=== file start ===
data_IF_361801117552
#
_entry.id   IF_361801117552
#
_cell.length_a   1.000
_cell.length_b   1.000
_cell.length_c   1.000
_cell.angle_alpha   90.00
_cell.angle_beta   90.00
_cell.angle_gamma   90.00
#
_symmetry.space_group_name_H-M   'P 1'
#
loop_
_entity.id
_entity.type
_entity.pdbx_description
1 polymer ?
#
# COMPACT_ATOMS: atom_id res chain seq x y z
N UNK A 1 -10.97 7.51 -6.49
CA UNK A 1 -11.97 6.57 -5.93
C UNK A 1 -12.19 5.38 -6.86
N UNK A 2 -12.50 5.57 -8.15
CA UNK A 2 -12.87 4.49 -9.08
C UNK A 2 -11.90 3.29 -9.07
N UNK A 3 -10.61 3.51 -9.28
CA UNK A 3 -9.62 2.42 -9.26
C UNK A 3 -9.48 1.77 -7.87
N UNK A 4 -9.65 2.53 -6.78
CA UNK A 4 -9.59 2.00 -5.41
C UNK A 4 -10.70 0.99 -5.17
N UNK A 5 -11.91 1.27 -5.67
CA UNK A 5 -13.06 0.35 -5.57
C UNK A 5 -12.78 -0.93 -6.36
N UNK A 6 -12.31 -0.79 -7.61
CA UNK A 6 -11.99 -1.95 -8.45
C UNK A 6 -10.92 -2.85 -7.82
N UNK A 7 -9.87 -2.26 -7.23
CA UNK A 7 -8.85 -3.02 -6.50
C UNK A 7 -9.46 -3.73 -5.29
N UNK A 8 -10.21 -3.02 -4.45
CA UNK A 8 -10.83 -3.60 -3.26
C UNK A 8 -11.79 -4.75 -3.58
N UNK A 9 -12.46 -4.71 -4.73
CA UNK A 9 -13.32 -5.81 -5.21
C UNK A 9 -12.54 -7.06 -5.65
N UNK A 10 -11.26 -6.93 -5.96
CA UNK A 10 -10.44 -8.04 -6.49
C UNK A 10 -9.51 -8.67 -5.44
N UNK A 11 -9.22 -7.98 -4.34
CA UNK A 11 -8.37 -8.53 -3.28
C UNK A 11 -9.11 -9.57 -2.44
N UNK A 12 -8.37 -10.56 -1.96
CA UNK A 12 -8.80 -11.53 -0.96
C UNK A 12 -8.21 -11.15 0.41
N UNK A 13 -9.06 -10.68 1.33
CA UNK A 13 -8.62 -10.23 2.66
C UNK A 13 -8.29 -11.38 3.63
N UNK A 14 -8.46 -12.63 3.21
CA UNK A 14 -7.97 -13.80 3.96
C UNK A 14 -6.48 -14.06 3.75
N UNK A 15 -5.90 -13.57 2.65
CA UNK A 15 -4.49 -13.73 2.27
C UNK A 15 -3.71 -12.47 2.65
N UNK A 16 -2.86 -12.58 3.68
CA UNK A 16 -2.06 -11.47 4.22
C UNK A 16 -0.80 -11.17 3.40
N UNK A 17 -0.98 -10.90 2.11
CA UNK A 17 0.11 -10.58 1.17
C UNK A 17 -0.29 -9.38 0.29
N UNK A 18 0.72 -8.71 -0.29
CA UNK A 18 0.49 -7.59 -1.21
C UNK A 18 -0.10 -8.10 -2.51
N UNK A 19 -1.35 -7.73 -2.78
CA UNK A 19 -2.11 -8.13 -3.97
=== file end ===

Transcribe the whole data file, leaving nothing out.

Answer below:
data_IF_361801117552
#
_entry.id   IF_361801117552
#
_cell.length_a   1.000
_cell.length_b   1.000
_cell.length_c   1.000
_cell.angle_alpha   90.00
_cell.angle_beta   90.00
_cell.angle_gamma   90.00
#
_symmetry.space_group_name_H-M   'P 1'
#
loop_
_entity.id
_entity.type
_entity.pdbx_description
1 polymer ?
#
# COMPACT_ATOMS: atom_id res chain seq x y z
N UNK A 1 -10.97 7.51 -6.49
CA UNK A 1 -11.97 6.57 -5.93
C UNK A 1 -12.19 5.38 -6.86
N UNK A 2 -12.50 5.57 -8.15
CA UNK A 2 -12.87 4.49 -9.08
C UNK A 2 -11.90 3.29 -9.07
N UNK A 3 -10.61 3.51 -9.28
CA UNK A 3 -9.62 2.42 -9.26
C UNK A 3 -9.48 1.77 -7.87
N UNK A 4 -9.65 2.53 -6.78
CA UNK A 4 -9.59 2.00 -5.41
C UNK A 4 -10.70 0.99 -5.17
N UNK A 5 -11.91 1.27 -5.67
CA UNK A 5 -13.06 0.35 -5.57
C UNK A 5 -12.78 -0.93 -6.36
N UNK A 6 -12.31 -0.79 -7.61
CA UNK A 6 -11.99 -1.95 -8.45
C UNK A 6 -10.92 -2.85 -7.82
N UNK A 7 -9.87 -2.26 -7.23
CA UNK A 7 -8.85 -3.02 -6.50
C UNK A 7 -9.46 -3.73 -5.29
N UNK A 8 -10.21 -3.02 -4.45
CA UNK A 8 -10.83 -3.60 -3.26
C UNK A 8 -11.79 -4.75 -3.58
N UNK A 9 -12.46 -4.71 -4.73
CA UNK A 9 -13.32 -5.81 -5.21
C UNK A 9 -12.54 -7.06 -5.65
N UNK A 10 -11.26 -6.93 -5.96
CA UNK A 10 -10.44 -8.04 -6.49
C UNK A 10 -9.51 -8.67 -5.44
N UNK A 11 -9.22 -7.98 -4.34
CA UNK A 11 -8.37 -8.53 -3.28
C UNK A 11 -9.11 -9.57 -2.44
N UNK A 12 -8.37 -10.56 -1.96
CA UNK A 12 -8.80 -11.53 -0.96
C UNK A 12 -8.21 -11.15 0.41
N UNK A 13 -9.06 -10.68 1.33
CA UNK A 13 -8.62 -10.23 2.66
C UNK A 13 -8.29 -11.38 3.63
N UNK A 14 -8.46 -12.63 3.21
CA UNK A 14 -7.97 -13.80 3.96
C UNK A 14 -6.48 -14.06 3.75
N UNK A 15 -5.90 -13.57 2.65
CA UNK A 15 -4.49 -13.73 2.27
C UNK A 15 -3.71 -12.47 2.65
N UNK A 16 -2.86 -12.58 3.68
CA UNK A 16 -2.06 -11.47 4.22
C UNK A 16 -0.80 -11.17 3.40
N UNK A 17 -0.98 -10.90 2.11
CA UNK A 17 0.11 -10.58 1.17
C UNK A 17 -0.29 -9.38 0.29
N UNK A 18 0.72 -8.71 -0.29
CA UNK A 18 0.49 -7.59 -1.21
C UNK A 18 -0.10 -8.10 -2.51
N UNK A 19 -1.35 -7.73 -2.78
CA UNK A 19 -2.11 -8.13 -3.97